Faculty Profile: Tom Roberts

After 33 years of teaching property law, Professor Tom Roberts retired in June. A nationally recognized authority on land use law, Roberts possesses a particular expertise in constitutional property rights litigation. He is co-author of the leading case book on Land Use law, used in more than 100 law schools across the country, as well as a treatise on the same subject.

While Roberts said goodbye to the law school in June, he probably won’t be saying hello to an unusual vacation anytime soon. He’ll be sticking closer to home. Before law school, Roberts served in the Peace Corps in Ecuador, which led to several more trips to the region in recent years. On several occasions he has spent time in the Amazon jungle.

A recent trip to Asia, however, didn’t go well. “Three years ago, while hiking in Bhutan, I became quite ill and had to be evacuated by helicopter from a mountain top,” he said. “That has, temporarily at least, caused my interest in exotic hikes and vacations to wane.”

Roberts’ appreciation and admiration for Wake Forest are strong. During his tenure here, he says, the school has only gotten stronger.

“When Tom Hearn became president (of Wake Forest) in the early 1980s, he invested a great deal of time and money on the law school, enabling us to lower our class sizes and to hire new faculty, dramatically improving our student/teacher ratio,” Roberts recalled.

“The school prospered greatly under Dean Bob Walsh from the mid-80s until 2008. He was a great leader and very capable administrator. Under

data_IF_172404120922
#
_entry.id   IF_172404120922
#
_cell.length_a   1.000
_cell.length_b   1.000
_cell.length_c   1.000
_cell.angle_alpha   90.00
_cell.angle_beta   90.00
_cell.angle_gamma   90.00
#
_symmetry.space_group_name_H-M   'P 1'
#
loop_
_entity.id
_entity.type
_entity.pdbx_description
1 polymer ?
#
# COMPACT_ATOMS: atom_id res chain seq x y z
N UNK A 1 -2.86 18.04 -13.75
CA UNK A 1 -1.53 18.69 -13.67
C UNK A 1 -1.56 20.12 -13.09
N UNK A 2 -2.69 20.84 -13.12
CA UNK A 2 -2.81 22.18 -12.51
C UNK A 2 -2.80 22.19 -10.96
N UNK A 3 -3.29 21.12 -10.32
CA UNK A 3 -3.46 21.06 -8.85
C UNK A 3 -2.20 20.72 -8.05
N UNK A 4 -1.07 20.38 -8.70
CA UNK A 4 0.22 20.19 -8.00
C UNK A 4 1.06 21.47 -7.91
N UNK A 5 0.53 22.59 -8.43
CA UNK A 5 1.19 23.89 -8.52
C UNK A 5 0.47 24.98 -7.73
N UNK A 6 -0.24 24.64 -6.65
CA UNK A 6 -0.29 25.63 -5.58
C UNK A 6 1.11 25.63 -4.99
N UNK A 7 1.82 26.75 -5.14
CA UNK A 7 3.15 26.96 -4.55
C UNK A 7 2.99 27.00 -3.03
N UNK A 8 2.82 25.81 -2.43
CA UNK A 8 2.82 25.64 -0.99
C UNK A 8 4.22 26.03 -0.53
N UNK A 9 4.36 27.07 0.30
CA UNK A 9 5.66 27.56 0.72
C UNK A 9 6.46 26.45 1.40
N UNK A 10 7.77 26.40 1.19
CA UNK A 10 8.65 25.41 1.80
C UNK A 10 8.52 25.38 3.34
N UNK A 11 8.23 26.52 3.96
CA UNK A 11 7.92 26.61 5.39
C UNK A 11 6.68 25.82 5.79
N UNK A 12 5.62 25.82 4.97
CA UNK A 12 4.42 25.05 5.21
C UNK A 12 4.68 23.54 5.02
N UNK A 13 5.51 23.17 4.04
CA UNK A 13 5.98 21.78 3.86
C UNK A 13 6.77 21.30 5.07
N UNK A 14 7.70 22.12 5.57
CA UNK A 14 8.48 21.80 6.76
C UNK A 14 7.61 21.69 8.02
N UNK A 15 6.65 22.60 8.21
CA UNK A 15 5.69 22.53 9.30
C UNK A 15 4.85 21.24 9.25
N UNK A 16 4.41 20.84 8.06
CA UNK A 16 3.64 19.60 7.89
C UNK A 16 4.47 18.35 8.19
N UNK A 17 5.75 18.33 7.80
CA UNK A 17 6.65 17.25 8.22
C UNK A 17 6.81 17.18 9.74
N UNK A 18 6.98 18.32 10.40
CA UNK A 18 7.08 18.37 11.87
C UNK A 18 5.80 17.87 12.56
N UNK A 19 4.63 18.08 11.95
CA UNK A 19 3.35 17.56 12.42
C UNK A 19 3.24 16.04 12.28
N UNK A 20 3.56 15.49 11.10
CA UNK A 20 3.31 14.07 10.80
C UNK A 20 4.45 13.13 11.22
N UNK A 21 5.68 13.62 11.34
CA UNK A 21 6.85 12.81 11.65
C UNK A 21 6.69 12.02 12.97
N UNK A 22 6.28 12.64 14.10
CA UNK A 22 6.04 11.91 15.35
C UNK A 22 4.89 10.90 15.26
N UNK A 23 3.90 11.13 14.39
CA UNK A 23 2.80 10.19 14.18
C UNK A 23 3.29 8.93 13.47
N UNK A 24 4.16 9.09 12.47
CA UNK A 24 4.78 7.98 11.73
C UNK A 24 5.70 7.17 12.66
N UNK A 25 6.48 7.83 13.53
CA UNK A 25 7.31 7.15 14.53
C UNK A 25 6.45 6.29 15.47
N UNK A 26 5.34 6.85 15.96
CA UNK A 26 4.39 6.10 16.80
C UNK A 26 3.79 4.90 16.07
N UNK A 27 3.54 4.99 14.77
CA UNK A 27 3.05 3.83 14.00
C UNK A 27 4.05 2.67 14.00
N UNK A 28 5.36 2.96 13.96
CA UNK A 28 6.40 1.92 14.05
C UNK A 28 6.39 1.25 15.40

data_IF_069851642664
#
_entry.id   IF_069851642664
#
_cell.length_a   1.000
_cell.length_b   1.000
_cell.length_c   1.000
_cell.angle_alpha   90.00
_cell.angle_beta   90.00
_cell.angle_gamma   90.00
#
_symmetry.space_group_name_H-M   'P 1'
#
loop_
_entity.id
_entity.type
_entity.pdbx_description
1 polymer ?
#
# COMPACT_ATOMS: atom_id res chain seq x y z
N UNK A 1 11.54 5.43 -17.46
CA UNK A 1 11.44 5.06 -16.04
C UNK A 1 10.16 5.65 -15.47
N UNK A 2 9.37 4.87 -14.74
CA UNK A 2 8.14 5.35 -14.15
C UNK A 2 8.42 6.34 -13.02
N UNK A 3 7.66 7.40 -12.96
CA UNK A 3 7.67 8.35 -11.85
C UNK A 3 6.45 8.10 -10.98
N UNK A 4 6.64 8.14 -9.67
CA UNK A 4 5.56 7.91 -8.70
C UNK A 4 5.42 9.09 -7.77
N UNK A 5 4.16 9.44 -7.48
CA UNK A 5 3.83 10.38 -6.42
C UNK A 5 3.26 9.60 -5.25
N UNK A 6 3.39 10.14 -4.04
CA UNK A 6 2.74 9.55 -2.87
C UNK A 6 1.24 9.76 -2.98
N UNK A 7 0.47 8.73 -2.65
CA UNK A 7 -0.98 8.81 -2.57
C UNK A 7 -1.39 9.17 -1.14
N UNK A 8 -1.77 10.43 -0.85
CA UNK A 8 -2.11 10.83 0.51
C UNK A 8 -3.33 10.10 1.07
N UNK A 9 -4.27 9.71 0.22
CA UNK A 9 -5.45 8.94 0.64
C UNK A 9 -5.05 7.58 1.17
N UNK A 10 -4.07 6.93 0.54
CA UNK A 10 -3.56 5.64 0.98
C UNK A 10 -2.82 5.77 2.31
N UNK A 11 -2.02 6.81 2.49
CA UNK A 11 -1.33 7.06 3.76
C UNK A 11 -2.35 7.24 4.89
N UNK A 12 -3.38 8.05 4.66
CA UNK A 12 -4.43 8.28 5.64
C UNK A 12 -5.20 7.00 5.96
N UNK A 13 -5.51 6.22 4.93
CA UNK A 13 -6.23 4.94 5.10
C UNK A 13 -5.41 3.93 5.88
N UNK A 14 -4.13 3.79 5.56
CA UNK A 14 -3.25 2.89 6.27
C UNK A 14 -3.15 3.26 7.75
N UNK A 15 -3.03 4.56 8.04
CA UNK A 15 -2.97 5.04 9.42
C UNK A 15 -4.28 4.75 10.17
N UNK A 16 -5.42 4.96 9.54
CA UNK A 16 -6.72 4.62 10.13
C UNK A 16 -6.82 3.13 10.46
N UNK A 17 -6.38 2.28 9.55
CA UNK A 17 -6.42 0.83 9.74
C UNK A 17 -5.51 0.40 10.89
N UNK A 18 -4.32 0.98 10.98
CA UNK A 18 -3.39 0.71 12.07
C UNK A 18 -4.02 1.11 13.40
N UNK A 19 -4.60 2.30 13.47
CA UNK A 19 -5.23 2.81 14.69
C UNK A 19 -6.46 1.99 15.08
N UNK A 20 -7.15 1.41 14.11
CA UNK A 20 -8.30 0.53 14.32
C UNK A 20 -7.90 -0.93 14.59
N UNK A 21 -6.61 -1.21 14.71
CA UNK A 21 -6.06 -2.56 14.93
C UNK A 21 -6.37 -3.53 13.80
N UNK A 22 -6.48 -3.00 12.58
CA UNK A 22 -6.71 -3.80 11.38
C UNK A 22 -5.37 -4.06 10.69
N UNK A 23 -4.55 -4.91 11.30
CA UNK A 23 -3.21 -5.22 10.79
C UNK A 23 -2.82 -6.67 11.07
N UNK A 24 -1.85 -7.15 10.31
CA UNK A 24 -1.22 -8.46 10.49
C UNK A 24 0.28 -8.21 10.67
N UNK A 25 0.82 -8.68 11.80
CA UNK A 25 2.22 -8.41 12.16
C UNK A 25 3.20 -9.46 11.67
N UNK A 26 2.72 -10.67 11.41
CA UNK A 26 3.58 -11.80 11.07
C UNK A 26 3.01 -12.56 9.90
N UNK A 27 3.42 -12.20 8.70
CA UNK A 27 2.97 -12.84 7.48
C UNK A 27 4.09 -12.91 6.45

Dean Blake D. Morant, we continue to do well, and I have no doubt the students in the years ahead will receive a superior education and have more resources and choices available to them.”

Roberts says students have changed little over the past three decades.

“They’re still 22 years old and highly qualified,” he said. “The objective credentials of the students are likely higher now (I haven’t charted the changes), but they were good when I came. And, if I think about students in terms of subjective traits like caliber, quality, and enthusiasm, the students I taught early on were the equal of those I teach today.”

Roberts has served in leadership positions in the Section of State and Local Government Law of the American Bar Association including as chair of the section.

Prior to coming to Wake Forest, Roberts was Assistant Dean and Supervising Attorney of Clinical Programs at the Ohio State University College of Law, and, prior to that, he was in private practice with Porter, Stanley, Platt & Arthur, of Columbus, Ohio.